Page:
Subscribe to our free daily newsletters
. Earth Science News .

Subscribe to our free daily newsletters

Promiscuity may help some corals survive bleaching events
by Staff Writers
Melbourne, Australia (SPX) Apr 26, 2016

This image shows severe bleaching of corals at Lord Howe Island during 2010 and 2011. Image courtesy Peter Harrison. For a larger version of this image please go here.

Researchers have shown for the first time that some corals surviving bleaching events can acquire and host new types of algae from their environment, which may make the coral more heat-tolerant and enhance their recovery.

The research, published in The ISME Journal, was led by Southern Cross University postgraduate student Ms Nadine Boulotte and included scientists from SCU's Marine Ecology Research Centre, the University of Melbourne, the Australian Institute of Marine Science (AIMS) and the University of Hawai'i.

"This new study will cause a paradigm shift in our understanding of corals that build reefs," Ms Boulotte said.

"Most corals were previously believed to only acquire microalgae in their juvenile stage, and to house the same algae types for their lifetime.

"Our study shows for the first time that some adult corals can be promiscuous, and swap their algal partners later in life.

"This algae partner-swapping could help corals to better adapt to climate change and survive bleaching events if they can acquire more heat-tolerant microalgae."

Coral bleaching occurs when the microalgae living within coral polyps die off, leaving the coral tissues white. These microalgae are essential for coral survival and live in a symbiotic (mutually beneficial) relationship, providing corals with much of the energy they need for reef building.

The team used very sensitive new DNA sequencing techniques to analyse thousands of algal symbionts from corals in the beautiful subtropical reef at Lord Howe Island during and after the coral bleaching events of 2010 and 2011.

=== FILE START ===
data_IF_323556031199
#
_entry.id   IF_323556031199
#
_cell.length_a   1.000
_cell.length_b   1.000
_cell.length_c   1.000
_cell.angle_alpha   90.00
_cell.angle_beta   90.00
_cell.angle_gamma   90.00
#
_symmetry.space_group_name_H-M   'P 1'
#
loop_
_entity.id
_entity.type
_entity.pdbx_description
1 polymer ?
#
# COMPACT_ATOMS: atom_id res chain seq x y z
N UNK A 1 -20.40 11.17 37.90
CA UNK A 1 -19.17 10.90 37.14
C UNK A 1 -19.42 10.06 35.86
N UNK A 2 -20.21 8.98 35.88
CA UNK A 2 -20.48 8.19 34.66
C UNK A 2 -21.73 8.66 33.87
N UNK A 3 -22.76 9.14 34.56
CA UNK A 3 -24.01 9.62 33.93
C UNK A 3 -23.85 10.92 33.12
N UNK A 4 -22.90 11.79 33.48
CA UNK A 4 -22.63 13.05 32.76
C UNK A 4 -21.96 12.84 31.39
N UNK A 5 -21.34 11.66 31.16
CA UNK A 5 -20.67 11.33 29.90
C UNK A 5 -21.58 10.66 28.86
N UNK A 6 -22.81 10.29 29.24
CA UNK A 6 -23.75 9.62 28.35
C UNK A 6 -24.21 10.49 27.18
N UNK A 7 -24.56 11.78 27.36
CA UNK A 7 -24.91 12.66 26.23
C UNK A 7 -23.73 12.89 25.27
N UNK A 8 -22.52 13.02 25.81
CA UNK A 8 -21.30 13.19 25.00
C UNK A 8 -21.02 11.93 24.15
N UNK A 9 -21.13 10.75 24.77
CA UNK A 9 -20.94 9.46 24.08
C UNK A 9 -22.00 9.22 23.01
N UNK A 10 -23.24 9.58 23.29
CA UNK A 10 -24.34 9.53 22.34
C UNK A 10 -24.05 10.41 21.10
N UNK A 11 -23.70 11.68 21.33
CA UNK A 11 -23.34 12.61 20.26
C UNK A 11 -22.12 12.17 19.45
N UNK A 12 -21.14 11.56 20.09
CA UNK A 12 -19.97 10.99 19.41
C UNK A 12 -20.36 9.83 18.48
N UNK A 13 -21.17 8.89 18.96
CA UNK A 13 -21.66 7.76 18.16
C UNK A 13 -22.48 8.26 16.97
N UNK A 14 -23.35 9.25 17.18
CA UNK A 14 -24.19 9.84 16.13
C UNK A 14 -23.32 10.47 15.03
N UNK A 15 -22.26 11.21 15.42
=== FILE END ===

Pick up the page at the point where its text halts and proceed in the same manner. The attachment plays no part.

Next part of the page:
"We monitored the diversity and dominance patterns of the symbiotic microalgae present in polyp tissues of two coral species and found an extraordinary range of different types of microalgae present in the corals," said Ms Boulotte.

"Even more exciting was that some of the corals surviving the bleaching events appeared to have acquired new algal types from the surrounding environment.

"One of these new types of microalgae became very abundant, occupying about one-third of the microalgal community present in the coral population sampled."

Professor Madeleine van Oppen from the University of Melbourne and Australian Institute of Marine Science (AIMS) was a co-author on the study.

"This is the first evidence that symbiont switching can occur in adult corals, as previously it was believed that uptake of new types of symbiotic microalgae was restricted to coral larvae or juvenile coral polyps," Professor van Oppen said.

"The relative bleaching tolerance of corals is partly determined by the microalgal symbiont community composition, and some algal types are known to provide higher heat tolerance to the coral than others.

"These results highlight a mechanism of corals to cope with increased sea temperatures that had previously been hypothesised to exist, but never been shown to actually occur."

Professor Peter Harrison, director of SCU's Marine Ecology Research Centre and also a co-author, said the findings were significant.

"Given the severe coral bleaching event on the northern Great Barrier Reef and some other regions around the world that is killing many corals, and the increasing threat of catastrophic bleaching events into the future as sea temperatures continue to warm, the research is timely.

"We need to expand this research from the subtropical region into tropical reef areas, where most coral reefs occur and where mass bleaching events are severely impacting coral communities, to see if other types of corals can select new algal symbionts.

"Fortunately, the corals at Lord Howe Island have not bleached so far this year so we are hoping that they will escape this stress as the offshore subtropical waters start to cool. But as the 2010 and 2011 bleaching events showed even the southernmost coral reef in the world is not immune from major bleaching impacts."

Research paper: Exploring the Symbiodinium rare biosphere provides evidence for symbiont switching in reef-building corals

Thanks for being here;